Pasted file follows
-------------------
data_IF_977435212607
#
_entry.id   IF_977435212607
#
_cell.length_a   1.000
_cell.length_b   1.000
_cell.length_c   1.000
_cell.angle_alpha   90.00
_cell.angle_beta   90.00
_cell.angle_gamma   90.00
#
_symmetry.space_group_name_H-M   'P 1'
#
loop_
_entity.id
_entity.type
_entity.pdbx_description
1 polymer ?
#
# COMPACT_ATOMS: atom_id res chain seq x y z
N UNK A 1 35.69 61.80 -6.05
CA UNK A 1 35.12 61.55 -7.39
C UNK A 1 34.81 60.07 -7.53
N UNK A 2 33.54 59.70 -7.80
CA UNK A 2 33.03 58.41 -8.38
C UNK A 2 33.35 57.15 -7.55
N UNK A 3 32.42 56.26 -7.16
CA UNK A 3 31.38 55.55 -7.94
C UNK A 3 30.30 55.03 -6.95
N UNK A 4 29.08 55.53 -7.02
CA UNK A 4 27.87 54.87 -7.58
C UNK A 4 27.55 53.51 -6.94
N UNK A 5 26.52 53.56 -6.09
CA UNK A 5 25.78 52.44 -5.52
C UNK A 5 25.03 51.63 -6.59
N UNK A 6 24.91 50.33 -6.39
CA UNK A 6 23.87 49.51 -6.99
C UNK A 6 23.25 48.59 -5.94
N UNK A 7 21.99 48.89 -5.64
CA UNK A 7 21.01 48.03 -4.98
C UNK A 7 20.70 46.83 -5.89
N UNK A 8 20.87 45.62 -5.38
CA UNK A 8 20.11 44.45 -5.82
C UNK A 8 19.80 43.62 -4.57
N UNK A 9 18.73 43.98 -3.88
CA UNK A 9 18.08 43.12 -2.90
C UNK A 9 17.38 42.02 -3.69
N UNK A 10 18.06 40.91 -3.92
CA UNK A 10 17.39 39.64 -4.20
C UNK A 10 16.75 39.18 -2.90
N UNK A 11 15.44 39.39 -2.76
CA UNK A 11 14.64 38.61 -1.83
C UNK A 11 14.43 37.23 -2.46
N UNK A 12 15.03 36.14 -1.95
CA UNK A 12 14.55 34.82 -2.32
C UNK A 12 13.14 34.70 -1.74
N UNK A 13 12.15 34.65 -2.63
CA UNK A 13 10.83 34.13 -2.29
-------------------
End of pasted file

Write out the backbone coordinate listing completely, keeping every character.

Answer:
data_IF_977435212607
#
_entry.id   IF_977435212607
#
_cell.length_a   1.000
_cell.length_b   1.000
_cell.length_c   1.000
_cell.angle_alpha   90.00
_cell.angle_beta   90.00
_cell.angle_gamma   90.00
#
_symmetry.space_group_name_H-M   'P 1'
#
loop_
_entity.id
_entity.type
_entity.pdbx_description
1 polymer ?
#
# COMPACT_ATOMS: atom_id res chain seq x y z
N UNK A 1 35.69 61.80 -6.05
CA UNK A 1 35.12 61.55 -7.39
C UNK A 1 34.81 60.07 -7.53
N UNK A 2 33.54 59.70 -7.80
CA UNK A 2 33.03 58.41 -8.38
C UNK A 2 33.35 57.15 -7.55
N UNK A 3 32.42 56.26 -7.16
CA UNK A 3 31.38 55.55 -7.94
C UNK A 3 30.30 55.03 -6.95
N UNK A 4 29.08 55.53 -7.02
CA UNK A 4 27.87 54.87 -7.58
C UNK A 4 27.55 53.51 -6.94
N UNK A 5 26.52 53.56 -6.09
CA UNK A 5 25.78 52.44 -5.52
C UNK A 5 25.03 51.63 -6.59
N UNK A 6 24.91 50.33 -6.39
CA UNK A 6 23.87 49.51 -6.99
C UNK A 6 23.25 48.59 -5.94
N UNK A 7 21.99 48.89 -5.64
CA UNK A 7 21.01 48.03 -4.98
C UNK A 7 20.70 46.83 -5.89
N UNK A 8 20.87 45.62 -5.38
CA UNK A 8 20.11 44.45 -5.82
C UNK A 8 19.80 43.62 -4.57
N UNK A 9 18.73 43.98 -3.88
CA UNK A 9 18.08 43.12 -2.90
C UNK A 9 17.38 42.02 -3.69
N UNK A 10 18.06 40.91 -3.92
CA UNK A 10 17.39 39.64 -4.20
C UNK A 10 16.75 39.18 -2.90
N UNK A 11 15.44 39.39 -2.76
CA UNK A 11 14.64 38.61 -1.83
C UNK A 11 14.43 37.23 -2.46
N UNK A 12 15.03 36.14 -1.95
CA UNK A 12 14.55 34.82 -2.32
C UNK A 12 13.14 34.70 -1.74
N UNK A 13 12.15 34.65 -2.63
CA UNK A 13 10.83 34.13 -2.29